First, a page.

Congressman threatens to hold up tax reform until Trump releases his returns

Rep. Lloyd Doggett, D-Texas, the ranking Democrat on the House Ways and Means Tax Policy Subcommittee, introduced a “privileged resolution” Tuesday that would require the House to immediately request President Trump’s tax returns and those of his businesses.

The resolution, which would need to be considered within two legislative days, would also postpone consideration of any tax reform legislation until Trump’s tax returns are handed over.

Doggett’s office noted that the tax-writing Ways and Means Committee has the authority to obtain the President’s tax returns under section 6103 of the Tax Code. The resolution has little chance of being approved in the Republican-controlled Congress, but if it were approved, it would start the process of reviewing Trump's tax returns in an executive session of the Ways and Means Committee, which could vote to release the returns to the public.

However, the Republican majority in Congress and the Trump administration have to date resisted efforts to force the release of Trump’s tax returns. Trump’s refusal to release his returns became a major issue during last year’s presidential campaign, and has remained an issue after he took office during the investigation into Russian interference with the election. Trump reportedly filed for an extension this tax season on his 2016 taxes (see Trump filed for extension on 2016 tax returns).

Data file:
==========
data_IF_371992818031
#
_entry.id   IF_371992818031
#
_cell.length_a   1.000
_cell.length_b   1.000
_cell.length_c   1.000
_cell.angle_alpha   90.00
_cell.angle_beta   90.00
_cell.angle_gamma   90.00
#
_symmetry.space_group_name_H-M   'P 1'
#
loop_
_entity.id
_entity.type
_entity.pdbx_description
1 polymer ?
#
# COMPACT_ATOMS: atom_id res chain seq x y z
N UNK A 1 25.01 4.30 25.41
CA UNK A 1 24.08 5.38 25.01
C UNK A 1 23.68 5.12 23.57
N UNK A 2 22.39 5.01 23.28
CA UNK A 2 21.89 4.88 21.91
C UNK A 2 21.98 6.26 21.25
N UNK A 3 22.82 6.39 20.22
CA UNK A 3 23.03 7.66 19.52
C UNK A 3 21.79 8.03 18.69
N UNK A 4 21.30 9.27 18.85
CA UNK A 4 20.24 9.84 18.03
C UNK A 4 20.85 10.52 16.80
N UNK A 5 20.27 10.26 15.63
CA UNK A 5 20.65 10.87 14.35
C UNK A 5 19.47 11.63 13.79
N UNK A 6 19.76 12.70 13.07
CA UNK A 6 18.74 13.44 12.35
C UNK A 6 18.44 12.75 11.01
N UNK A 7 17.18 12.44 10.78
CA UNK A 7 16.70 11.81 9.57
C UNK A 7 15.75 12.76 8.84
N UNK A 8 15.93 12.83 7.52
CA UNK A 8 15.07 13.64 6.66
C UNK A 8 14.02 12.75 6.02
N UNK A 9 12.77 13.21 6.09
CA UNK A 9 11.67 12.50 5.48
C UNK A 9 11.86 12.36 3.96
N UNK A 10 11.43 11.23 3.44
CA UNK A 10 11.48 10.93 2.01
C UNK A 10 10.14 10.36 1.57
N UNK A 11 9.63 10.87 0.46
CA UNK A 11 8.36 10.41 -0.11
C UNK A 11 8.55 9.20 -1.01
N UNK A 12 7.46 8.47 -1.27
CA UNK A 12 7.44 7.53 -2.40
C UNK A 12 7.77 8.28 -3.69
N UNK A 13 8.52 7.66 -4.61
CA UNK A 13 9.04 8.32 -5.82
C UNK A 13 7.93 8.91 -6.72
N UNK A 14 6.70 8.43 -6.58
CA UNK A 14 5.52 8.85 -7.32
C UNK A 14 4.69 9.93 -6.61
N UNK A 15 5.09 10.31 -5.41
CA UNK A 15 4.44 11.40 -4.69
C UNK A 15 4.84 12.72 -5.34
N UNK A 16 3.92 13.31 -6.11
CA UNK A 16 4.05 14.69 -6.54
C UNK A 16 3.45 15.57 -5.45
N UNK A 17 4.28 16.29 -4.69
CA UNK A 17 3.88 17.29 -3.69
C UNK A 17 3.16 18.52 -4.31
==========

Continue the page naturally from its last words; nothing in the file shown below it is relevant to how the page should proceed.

Doggett has previously filed three different amendments in the Ways and Means Committee to get hold of Trump’s tax returns, on February 14, March 8, and March 28. The committee voted all three times along party lines to reject Doggett’s attempts to procure Trump’s tax returns, and the House has refused nine times to act on the matter, he noted.

Donald Trump speaks at CPAC
U.S. President Donald Trump speaks during the Conservative Political Action Conference (CPAC) in National Harbor, Maryland, U.S., on Friday, Feb. 24, 2017. It's Trump's party now, but activists at a gathering of conservatives outside Washington this week are still struggling over whether to fully embrace the president's vision for what it means to be a Republican. Photographer: Eric Thayer/Bloomberg

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